“The dog ate my homework” (yes someone did once say this to me), “I left it at home”, “I wasn’t there that day” – as a teacher, I have heard a few excuses in my time about not completing homework. For many students, teachers and parents, homework isn’t always fun and isn’t necessarily something that any of these groups of people want to set, do or help with. I’m sorry to say, however, that there’s definitely a point to (most) of it and it is something that students at both primary and secondary schools should be doing (T&C’s apply).
The homework debate is one of those issues that comes to the fore every few years. Recently, it’s re-emerged through the policies of a small but growing number of WA primary schools who have made a ‘no homework’ policy within their schools. They have chosen to preference play, relaxing and reading after the school day rather than ‘homework’.
This decision has been made with the belief that primary school aged children do not have any benefit from completing homework, that recharging their batteries and family time is more important at this stage in life. Some schools have even argued it is detrimental because it gets in the way of family time.
And you know what? I see where they are coming from. I have a daughter who started primary school this year and the batteries are definitely low when she comes home each night. When she gets home she eats, plays with her sister and sometimes just sits down. She is knackered. But give her an hour and she asks to read her reader, wants to do ‘Reading Eggs’ an online literacy program or practice something she has learnt at school that day- a dance, maths, some Japanese.
And in my definition, this is homework. It is work that my daughter has learnt parts in class, that she then also does outside of school hours (some has been specifically assigned to do at home but some hasn’t). It is also something that is inclusive of us - she shares her learning with us and it becomes our ‘family time’.
In my opinion as a mother and as a teacher, the problem lies with the definition. According to the Collins Dictionary “homework is school work that teachers give to pupils to do at home in the evening or at the weekend.” This definition, for many, brings up negative connotations because it is viewed as something that seems unnecessary, inauthentic and purposeless.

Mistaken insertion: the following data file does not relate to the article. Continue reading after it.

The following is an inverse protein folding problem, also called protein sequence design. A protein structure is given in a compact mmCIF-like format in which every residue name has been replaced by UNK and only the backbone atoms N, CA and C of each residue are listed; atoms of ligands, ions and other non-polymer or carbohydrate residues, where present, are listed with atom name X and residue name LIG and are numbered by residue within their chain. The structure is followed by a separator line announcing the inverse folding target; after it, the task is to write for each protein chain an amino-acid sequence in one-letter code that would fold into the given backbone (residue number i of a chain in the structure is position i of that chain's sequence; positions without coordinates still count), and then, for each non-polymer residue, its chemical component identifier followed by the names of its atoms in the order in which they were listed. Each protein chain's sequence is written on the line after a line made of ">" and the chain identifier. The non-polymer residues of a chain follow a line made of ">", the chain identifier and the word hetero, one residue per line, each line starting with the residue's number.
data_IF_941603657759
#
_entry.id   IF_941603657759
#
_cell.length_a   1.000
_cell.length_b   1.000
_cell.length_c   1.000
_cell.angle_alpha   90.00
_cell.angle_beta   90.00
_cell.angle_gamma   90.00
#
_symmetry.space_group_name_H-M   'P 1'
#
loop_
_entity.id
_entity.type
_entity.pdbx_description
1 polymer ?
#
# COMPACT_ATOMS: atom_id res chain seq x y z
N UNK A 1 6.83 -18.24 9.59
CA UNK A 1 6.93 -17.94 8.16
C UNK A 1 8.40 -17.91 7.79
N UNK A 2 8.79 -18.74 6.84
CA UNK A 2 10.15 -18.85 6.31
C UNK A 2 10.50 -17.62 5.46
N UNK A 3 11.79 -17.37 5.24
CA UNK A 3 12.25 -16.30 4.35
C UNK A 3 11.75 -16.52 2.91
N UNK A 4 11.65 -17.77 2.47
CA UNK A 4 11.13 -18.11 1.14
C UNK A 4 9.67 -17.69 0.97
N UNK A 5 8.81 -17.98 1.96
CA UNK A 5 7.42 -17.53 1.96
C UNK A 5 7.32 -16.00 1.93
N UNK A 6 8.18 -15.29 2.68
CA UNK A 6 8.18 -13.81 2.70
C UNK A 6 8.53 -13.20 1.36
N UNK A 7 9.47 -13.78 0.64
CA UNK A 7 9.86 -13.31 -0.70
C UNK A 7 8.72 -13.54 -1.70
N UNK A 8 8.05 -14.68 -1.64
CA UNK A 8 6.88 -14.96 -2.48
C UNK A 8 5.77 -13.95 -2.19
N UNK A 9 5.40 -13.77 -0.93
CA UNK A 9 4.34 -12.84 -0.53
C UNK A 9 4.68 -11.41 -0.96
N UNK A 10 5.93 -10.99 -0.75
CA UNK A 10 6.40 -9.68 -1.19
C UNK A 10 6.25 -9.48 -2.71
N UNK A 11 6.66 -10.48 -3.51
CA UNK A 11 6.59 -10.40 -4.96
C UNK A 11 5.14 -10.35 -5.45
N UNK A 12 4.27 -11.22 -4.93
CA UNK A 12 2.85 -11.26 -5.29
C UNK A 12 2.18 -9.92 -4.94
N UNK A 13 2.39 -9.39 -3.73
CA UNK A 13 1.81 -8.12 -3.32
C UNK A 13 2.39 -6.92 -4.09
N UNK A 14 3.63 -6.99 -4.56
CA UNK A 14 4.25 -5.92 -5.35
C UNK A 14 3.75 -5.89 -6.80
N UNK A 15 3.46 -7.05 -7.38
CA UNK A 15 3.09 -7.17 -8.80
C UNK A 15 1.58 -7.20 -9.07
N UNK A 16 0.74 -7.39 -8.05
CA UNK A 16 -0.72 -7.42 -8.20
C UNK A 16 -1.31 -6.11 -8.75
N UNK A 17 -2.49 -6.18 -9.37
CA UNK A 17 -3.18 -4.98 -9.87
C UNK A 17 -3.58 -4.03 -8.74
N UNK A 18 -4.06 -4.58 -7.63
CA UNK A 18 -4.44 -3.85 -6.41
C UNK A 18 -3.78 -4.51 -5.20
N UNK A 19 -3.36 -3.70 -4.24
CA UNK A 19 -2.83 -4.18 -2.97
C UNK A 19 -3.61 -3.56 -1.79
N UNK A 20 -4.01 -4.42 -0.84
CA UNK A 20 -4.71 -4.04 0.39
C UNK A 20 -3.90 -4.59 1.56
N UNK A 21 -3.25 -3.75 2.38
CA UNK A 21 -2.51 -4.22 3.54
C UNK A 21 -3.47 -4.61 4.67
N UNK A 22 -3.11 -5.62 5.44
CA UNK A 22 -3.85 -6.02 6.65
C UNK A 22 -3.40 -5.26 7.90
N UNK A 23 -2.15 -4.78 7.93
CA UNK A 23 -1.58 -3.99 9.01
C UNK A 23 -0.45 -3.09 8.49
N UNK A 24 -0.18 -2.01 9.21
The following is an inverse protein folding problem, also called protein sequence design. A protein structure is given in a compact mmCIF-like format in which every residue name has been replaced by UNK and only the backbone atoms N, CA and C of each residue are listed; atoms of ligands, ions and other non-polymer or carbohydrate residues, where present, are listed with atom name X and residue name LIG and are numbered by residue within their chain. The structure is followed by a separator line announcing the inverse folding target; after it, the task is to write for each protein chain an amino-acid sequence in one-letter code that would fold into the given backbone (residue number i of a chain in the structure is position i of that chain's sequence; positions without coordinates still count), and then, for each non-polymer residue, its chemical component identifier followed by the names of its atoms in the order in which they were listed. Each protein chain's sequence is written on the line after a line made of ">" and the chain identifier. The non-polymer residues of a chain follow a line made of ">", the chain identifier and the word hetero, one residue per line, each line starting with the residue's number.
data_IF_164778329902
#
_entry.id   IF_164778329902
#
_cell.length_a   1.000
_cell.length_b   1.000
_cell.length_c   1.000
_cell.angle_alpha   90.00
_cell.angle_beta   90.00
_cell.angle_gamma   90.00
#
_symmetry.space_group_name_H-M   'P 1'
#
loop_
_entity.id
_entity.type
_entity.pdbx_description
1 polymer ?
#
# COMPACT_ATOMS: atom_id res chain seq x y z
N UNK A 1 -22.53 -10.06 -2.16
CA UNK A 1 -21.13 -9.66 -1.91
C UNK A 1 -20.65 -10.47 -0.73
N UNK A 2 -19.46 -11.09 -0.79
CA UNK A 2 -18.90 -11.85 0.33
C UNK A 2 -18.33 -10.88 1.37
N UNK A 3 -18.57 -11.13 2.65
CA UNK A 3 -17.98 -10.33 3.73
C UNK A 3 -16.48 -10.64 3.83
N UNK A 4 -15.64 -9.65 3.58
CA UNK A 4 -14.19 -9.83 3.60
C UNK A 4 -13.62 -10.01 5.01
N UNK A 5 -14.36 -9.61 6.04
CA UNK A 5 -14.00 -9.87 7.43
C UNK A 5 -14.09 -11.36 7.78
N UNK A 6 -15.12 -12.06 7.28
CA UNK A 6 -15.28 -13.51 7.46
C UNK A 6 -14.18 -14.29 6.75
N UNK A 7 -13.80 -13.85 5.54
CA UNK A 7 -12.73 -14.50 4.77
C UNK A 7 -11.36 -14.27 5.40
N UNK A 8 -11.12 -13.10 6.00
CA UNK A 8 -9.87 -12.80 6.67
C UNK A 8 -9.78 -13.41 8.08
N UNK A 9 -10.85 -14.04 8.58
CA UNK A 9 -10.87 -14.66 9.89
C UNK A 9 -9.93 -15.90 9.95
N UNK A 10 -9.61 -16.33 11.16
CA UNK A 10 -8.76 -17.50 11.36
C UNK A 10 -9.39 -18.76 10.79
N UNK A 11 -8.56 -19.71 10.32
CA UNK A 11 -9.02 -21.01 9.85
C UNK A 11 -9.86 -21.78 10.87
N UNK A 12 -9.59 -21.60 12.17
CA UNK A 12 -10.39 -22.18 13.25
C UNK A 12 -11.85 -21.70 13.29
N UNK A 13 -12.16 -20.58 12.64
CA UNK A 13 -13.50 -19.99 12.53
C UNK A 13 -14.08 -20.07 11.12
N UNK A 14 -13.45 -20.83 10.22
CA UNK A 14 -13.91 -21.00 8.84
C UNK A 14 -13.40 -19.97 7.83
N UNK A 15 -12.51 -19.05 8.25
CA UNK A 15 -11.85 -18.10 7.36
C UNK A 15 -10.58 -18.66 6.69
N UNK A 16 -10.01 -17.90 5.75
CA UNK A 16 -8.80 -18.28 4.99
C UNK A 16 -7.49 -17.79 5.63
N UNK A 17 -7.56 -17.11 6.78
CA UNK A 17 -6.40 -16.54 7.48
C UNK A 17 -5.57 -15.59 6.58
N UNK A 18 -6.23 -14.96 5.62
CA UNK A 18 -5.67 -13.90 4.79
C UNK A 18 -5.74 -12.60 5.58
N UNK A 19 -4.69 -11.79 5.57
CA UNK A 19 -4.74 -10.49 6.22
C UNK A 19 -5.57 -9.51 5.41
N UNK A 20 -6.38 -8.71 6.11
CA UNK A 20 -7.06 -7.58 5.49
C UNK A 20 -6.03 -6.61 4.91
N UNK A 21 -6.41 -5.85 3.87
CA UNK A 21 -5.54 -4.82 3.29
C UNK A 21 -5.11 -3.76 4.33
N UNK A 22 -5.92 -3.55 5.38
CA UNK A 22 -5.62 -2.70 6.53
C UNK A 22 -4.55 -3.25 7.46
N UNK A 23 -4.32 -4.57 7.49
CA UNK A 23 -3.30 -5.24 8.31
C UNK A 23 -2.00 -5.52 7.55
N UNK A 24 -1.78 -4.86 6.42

But homework doesn’t have to be this way. Like the readers my daughter and all the Preps at her school are asked to take home and read each night, it can be a fun activity that also has relevance and assists them with their learning.
So why, instead of making a blanket policy and labelling all homework negative, purposeless and irrelevant to this age group, don’t we ensure that homework has purpose, is age appropriate and is an engaging yet educational tool for their students, like the reader?
For Preps, the reader is probably enough ‘homework’, but as children go through each year level there are definitely activities and tasks that can be done at home as ‘homework’ that would assist them, their learning and their study skills. This doesn’t mean every night - maybe not even every week - but engaging projects that are real life learning and inclusive of the family would be a great way to approach homework rather than dismiss it as not beneficial at all.
The amount of homework and the type of homework set should change as a student progresses through primary school so they are adequately prepared for secondary schooling where expectations, organisation and structure is vastly different.
The reality is, homework is an integral part of schooling in Australia (especially in senior levels) and banning it is not preparing these students for their secondary schooling. I know this because I saw it first-hand. I taught at a secondary school whose main feeder school had a ‘no homework policy’ and I can say this was often very detrimental to these particular students and their learning.
It impacted their ability to manage their time, their organisational skills, being responsible for their own learning and the importance of timelines and deadlines, all of which are important study and life skills. Because some were so behind with this, they were at a disadvantage to many other students who had years of practice and had to learn essential skills.
As with most things in life, it comes down to balance. In my opinion what primary school aged children need is a balance between relevant learning tasks and time to unwind. It doesn’t have to be a yes or no debate, it is not black and white. But continuing a child's education in the home, I think, is common sense.